It was discovered that a Human Resources manager at Liberty Packaging dated I-9 forms with the correct month and day of hire, but not with the correct year. Some of the forms were backdated between two and 20 years. As a result, there were many instances where the company used a newer version of the I-9 form which was not even in existence at the time of the employee’s hire.

    On the issue of different sets of forms, OCAHO cited well-established case law holding that the I-9 forms to be considered were the first set of forms the company provided in response to the NOI –not the second “different” set of forms the company submitted at a later date. OCAHO found that Liberty Packaging had committed “systematic and deliberate falsification” in Section 2 of the I-9 forms, which “cannot be said to indicate good faith.” It noted that the company’s Human Resources manager had eight years of experience which presumably meant they had “some expertise” in handling I-9 responsibilities.

    Concerning ICE’s proposed penalties, Liberty Packaging asserted that it was a small mom-and-pop business and expected to lose between $250,000 and $300,000 in 2013 (although the company failed to provide any documentation to support this assertion). The company argued that a $19,000 penalty would severely impact its ability to stay in business.

    Furthermore, the company was successful in arguing that ICE failed to prove five employees were unauthorized. ICE merely offered proof that they were listed on the Notice of Suspect Documents which is insufficient to establish unauthorized status.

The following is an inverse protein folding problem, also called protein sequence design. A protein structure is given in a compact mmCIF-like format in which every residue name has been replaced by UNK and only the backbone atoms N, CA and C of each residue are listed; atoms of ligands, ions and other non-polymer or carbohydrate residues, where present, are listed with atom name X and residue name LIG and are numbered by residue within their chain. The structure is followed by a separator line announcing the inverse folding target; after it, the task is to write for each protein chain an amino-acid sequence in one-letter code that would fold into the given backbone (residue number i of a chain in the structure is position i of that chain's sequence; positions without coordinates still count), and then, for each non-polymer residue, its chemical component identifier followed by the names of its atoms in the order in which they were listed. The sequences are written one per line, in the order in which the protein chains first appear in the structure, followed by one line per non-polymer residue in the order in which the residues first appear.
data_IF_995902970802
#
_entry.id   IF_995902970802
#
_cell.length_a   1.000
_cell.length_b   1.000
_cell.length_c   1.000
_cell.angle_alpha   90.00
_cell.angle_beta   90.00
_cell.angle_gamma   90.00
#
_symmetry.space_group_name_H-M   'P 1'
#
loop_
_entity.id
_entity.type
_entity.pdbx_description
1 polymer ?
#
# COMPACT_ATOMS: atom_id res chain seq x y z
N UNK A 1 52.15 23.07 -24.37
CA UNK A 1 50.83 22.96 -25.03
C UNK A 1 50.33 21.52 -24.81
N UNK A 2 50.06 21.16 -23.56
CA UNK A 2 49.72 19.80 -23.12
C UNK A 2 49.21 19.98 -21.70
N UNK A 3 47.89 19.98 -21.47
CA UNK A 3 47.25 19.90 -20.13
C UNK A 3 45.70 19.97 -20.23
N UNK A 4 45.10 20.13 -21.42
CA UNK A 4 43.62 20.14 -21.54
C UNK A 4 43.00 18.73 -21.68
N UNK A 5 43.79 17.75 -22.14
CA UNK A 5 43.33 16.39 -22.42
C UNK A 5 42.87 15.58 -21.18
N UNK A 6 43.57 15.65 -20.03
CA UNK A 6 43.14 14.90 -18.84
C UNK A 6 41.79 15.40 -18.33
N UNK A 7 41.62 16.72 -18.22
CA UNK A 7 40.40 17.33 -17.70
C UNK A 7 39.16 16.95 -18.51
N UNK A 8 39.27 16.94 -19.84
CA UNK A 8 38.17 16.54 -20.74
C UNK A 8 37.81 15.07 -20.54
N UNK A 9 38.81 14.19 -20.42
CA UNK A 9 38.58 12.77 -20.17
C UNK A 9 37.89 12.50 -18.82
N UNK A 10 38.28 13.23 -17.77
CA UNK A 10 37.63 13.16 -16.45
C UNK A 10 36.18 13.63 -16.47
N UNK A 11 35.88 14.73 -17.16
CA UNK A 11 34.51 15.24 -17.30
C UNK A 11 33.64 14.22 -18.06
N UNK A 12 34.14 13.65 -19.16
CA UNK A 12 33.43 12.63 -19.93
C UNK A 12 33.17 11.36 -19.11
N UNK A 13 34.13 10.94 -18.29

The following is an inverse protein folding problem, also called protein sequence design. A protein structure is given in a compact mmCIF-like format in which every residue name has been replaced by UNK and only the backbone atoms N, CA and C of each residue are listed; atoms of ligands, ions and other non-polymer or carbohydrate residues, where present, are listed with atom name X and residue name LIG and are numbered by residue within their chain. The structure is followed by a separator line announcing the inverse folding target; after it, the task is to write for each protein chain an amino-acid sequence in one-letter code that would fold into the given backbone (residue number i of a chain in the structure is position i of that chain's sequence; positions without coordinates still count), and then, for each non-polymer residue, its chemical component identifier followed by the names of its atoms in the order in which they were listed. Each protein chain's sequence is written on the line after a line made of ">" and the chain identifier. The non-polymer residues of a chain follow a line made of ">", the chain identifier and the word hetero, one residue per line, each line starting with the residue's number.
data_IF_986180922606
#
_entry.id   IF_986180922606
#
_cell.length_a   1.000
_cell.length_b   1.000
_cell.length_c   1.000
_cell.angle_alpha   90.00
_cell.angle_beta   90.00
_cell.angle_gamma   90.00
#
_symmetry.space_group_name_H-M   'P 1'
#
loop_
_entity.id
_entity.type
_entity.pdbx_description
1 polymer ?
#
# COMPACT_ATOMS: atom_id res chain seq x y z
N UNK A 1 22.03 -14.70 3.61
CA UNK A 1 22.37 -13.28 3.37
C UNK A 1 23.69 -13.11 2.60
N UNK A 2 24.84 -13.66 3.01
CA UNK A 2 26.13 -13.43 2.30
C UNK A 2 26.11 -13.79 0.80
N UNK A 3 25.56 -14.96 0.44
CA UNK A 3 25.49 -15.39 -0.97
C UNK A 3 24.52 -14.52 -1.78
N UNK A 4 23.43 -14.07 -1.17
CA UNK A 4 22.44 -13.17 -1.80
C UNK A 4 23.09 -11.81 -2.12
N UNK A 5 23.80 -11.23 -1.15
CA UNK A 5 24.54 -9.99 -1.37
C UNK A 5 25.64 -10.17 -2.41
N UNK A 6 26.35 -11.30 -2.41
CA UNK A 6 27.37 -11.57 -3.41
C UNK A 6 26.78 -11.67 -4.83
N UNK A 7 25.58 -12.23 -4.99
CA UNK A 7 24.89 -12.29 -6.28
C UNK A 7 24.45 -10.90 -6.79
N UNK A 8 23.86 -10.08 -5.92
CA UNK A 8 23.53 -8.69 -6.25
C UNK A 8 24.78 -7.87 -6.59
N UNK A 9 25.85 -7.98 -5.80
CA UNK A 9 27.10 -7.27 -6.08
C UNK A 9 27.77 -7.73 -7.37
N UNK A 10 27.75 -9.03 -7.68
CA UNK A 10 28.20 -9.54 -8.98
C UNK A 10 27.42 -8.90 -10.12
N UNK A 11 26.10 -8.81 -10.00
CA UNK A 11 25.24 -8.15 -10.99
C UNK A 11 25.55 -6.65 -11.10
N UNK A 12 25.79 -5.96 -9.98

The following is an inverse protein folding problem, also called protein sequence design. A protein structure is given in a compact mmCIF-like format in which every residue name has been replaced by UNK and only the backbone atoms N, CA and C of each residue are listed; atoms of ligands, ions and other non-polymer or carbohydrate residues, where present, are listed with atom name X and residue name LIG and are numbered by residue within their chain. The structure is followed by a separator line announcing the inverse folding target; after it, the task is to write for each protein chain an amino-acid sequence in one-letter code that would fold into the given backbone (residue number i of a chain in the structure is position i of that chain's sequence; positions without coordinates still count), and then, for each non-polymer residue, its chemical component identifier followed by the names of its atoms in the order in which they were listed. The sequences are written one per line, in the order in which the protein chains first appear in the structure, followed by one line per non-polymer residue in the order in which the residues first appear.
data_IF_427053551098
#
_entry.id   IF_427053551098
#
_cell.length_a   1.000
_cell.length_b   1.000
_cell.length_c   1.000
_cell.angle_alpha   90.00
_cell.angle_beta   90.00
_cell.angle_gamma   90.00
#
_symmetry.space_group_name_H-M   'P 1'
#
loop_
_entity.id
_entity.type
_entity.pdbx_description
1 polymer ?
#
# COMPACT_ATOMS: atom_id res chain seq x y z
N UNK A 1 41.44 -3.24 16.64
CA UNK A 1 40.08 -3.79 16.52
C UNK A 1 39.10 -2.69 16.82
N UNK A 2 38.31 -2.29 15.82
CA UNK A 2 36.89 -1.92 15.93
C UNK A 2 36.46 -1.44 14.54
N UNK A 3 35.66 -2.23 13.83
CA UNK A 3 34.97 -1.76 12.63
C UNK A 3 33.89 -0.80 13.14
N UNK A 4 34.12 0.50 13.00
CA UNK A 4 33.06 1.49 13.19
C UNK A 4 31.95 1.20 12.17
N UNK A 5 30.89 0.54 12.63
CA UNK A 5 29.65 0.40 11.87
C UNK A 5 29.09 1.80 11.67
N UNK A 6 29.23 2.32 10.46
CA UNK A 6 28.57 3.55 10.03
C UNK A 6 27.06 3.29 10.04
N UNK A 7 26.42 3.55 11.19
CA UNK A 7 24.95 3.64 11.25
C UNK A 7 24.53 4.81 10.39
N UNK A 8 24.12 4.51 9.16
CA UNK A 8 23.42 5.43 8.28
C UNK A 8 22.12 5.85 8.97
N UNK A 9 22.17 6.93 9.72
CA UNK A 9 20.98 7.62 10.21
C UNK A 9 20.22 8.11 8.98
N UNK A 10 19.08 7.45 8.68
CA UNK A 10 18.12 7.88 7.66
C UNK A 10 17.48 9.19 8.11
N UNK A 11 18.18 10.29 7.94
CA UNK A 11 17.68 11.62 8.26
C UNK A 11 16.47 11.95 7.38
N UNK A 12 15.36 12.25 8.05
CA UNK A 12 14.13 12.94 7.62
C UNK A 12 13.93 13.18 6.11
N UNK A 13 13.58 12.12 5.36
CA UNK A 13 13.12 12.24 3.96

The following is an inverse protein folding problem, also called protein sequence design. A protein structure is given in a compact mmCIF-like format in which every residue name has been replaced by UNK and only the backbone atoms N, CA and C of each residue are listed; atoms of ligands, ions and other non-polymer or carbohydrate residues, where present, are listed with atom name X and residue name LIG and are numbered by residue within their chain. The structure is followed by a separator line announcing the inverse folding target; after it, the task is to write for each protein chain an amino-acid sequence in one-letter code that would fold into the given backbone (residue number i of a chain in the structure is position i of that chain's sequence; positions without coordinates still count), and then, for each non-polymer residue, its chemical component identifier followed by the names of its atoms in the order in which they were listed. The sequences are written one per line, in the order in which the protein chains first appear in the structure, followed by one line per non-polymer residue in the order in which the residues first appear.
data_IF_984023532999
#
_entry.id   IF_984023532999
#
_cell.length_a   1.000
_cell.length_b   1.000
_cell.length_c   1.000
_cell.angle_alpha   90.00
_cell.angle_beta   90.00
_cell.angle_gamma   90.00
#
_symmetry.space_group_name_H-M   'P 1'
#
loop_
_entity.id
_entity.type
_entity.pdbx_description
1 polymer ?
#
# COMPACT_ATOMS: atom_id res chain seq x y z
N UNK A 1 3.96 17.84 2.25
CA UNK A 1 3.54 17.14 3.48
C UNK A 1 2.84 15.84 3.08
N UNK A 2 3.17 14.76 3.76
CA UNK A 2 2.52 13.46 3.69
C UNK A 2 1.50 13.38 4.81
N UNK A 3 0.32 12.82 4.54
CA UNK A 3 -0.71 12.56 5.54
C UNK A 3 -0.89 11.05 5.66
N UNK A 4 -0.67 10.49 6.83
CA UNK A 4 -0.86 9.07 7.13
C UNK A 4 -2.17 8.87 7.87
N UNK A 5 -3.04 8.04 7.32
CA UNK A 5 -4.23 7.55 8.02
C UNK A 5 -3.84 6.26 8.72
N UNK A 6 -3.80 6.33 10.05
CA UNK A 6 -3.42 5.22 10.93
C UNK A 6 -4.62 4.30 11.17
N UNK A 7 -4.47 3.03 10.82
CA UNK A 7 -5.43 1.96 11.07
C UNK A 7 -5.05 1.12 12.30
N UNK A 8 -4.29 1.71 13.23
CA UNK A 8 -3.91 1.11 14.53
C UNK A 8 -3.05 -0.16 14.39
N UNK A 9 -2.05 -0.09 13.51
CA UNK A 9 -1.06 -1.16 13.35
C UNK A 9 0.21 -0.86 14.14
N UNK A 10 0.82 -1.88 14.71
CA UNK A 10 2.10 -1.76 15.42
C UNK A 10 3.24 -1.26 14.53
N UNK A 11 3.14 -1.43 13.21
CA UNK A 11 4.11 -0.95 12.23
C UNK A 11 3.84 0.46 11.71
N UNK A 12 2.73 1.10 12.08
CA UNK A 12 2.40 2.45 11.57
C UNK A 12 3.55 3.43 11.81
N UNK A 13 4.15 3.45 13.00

OCAHO found the proposed penalty should be adjusted to an amount closer to midrange, and reduced it to $650 per violation – an amount that “does not appear disproportionate to Liberty’s resources.” The penalty was reduced from $19,354 to $11,700.

    Take Away

    The most obvious take away is do not backdate the I-9 forms as it only exacerbates the employer’s liability. Second, submit the correct I-9 forms when responding to an NOI because later filed I-9 forms will not be considered. If this employer had engaged in preventive measures, such as hiring an attorney to conduct an I-9 audit, it could have avoided much of its liability.

    A copy of the decision is available here. Cite as United States v. Liberty Packaging, Inc., 10 OCAHO no. 1245 (2015).